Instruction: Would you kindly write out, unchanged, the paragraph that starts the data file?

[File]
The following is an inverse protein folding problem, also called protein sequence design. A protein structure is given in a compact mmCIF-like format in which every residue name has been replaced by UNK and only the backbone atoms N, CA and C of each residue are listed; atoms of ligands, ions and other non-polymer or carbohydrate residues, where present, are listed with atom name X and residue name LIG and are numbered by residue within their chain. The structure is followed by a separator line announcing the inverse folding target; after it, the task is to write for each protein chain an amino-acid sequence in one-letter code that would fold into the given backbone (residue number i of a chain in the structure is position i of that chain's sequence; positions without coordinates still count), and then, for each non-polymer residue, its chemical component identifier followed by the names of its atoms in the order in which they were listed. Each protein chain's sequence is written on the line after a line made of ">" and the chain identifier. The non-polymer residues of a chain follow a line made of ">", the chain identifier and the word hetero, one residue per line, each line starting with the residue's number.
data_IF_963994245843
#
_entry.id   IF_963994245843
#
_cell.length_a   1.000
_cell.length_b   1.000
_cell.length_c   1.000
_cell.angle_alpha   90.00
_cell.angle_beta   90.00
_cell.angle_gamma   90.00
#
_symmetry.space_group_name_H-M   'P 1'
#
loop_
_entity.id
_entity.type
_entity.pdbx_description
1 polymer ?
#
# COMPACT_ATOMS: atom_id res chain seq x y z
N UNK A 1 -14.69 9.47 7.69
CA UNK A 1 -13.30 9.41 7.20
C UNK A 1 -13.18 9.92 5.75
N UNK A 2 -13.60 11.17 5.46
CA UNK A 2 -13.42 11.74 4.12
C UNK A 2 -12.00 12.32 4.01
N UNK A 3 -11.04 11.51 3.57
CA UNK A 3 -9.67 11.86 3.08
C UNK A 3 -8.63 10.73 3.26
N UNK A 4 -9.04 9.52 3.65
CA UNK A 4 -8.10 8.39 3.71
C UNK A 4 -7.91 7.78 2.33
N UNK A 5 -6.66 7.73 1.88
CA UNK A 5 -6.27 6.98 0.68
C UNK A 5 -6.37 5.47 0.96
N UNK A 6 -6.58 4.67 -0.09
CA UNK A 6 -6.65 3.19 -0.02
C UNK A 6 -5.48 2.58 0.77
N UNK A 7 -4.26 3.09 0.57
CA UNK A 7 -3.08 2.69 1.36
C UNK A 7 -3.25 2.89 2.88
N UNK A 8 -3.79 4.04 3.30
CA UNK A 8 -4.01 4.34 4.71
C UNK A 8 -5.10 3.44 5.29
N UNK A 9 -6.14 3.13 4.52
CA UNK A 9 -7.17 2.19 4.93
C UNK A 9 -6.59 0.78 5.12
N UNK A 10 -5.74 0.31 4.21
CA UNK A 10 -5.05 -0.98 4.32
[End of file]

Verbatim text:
The following is an inverse protein folding problem, also called protein sequence design. A protein structure is given in a compact mmCIF-like format in which every residue name has been replaced by UNK and only the backbone atoms N, CA and C of each residue are listed; atoms of ligands, ions and other non-polymer or carbohydrate residues, where present, are listed with atom name X and residue name LIG and are numbered by residue within their chain. The structure is followed by a separator line announcing the inverse folding target; after it, the task is to write for each protein chain an amino-acid sequence in one-letter code that would fold into the given backbone (residue number i of a chain in the structure is position i of that chain's sequence; positions without coordinates still count), and then, for each non-polymer residue, its chemical component identifier followed by the names of its atoms in the order in which they were listed. Each protein chain's sequence is written on the line after a line made of ">" and the chain identifier. The non-polymer residues of a chain follow a line made of ">", the chain identifier and the word hetero, one residue per line, each line starting with the residue's number.